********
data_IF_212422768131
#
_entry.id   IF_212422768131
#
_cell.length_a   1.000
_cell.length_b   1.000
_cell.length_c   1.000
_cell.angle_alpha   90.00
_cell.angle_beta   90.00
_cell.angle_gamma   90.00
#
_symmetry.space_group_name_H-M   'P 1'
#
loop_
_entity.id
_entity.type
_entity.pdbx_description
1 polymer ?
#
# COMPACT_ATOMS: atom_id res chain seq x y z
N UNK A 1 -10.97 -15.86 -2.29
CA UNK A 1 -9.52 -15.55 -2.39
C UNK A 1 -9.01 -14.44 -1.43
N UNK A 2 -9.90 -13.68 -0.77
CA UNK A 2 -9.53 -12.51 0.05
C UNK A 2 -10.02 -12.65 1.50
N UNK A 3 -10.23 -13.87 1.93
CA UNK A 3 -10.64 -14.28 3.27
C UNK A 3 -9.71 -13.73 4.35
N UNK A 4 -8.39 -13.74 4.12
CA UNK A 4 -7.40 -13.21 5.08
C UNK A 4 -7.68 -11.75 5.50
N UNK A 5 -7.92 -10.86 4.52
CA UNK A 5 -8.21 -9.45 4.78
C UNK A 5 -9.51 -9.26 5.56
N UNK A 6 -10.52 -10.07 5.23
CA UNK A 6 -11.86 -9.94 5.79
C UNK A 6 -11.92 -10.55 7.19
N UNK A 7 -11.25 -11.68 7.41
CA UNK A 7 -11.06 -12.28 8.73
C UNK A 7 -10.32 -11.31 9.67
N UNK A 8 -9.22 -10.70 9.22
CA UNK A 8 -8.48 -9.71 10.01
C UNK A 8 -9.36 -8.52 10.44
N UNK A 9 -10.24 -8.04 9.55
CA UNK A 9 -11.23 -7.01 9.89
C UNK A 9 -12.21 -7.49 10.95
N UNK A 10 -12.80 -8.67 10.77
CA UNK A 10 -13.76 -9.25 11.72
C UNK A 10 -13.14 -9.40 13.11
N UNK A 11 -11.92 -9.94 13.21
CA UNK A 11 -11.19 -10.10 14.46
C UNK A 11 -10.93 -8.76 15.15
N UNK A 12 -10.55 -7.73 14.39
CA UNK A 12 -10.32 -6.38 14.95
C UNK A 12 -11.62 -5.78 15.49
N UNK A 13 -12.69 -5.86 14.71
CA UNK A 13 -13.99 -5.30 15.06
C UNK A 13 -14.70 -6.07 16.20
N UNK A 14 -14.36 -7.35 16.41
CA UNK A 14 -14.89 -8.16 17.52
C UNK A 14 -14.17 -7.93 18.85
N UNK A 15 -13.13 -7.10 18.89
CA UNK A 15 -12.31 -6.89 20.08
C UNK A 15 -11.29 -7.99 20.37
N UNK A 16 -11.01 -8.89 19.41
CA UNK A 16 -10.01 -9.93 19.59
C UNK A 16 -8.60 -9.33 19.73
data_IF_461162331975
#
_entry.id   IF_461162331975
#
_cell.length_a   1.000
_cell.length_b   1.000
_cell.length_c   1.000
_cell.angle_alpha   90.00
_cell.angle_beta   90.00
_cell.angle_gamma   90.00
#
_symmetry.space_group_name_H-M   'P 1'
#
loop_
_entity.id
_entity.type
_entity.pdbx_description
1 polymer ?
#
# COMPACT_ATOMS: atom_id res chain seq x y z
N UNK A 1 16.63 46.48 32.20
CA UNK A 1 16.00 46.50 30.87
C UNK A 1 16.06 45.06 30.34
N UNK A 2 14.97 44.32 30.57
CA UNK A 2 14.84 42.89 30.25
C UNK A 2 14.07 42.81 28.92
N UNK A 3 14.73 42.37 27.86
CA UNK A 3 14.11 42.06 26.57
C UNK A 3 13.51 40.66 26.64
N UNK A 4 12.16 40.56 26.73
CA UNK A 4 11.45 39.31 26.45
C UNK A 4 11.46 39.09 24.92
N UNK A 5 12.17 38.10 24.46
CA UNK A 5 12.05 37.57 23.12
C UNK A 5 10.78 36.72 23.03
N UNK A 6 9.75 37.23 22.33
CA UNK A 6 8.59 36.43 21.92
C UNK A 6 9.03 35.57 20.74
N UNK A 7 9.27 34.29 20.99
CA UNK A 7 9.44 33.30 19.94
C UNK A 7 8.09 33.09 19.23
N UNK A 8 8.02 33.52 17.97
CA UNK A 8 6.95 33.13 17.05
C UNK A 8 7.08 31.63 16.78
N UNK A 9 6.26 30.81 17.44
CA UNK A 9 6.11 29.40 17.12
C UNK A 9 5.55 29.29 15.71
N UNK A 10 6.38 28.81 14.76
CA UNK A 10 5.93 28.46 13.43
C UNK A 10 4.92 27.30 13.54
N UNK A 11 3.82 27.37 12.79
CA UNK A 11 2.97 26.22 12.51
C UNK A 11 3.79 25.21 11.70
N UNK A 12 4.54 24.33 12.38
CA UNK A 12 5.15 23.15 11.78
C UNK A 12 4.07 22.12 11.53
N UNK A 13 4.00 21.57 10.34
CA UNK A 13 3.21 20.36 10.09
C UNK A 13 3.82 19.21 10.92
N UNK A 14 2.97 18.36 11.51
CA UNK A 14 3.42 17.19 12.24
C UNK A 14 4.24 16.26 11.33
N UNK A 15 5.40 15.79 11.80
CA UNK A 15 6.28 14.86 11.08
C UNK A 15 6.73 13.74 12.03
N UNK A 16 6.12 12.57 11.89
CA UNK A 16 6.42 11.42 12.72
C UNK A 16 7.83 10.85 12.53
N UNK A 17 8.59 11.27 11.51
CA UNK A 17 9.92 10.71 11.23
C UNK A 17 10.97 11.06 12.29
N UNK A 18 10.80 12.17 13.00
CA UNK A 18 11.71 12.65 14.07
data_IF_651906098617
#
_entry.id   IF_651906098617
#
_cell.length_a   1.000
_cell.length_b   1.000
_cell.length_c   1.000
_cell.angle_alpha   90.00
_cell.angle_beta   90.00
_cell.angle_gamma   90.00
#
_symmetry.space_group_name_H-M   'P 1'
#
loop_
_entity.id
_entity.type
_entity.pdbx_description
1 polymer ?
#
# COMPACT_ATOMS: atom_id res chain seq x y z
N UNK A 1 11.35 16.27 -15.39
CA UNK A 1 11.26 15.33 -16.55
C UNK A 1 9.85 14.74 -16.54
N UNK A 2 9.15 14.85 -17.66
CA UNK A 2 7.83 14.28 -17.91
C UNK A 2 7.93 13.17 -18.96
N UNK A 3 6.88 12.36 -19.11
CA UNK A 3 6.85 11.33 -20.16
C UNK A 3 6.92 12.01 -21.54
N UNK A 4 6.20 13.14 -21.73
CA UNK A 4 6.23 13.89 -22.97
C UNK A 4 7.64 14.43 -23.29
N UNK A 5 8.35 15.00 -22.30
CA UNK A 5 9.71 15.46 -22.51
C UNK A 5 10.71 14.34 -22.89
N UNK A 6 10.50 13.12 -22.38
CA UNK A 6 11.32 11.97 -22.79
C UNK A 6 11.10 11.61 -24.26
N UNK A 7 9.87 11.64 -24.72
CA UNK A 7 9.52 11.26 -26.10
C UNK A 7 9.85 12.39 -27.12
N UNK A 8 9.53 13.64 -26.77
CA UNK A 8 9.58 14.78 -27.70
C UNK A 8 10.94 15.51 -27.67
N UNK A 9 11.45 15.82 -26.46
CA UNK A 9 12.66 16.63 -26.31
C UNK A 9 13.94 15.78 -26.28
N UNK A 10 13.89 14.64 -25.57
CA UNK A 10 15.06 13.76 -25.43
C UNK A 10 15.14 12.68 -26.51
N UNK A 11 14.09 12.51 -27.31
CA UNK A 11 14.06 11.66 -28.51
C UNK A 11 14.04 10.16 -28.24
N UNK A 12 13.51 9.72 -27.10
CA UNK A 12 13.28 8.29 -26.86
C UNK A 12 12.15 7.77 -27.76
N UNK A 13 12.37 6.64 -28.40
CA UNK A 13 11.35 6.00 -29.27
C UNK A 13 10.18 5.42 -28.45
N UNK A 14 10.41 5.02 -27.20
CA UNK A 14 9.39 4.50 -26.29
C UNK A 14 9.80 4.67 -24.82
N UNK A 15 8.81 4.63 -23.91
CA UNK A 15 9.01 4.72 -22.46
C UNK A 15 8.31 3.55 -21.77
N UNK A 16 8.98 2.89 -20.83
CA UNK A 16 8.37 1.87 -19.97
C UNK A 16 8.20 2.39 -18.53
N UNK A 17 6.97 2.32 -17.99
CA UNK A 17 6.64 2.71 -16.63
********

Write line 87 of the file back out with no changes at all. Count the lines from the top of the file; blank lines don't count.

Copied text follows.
#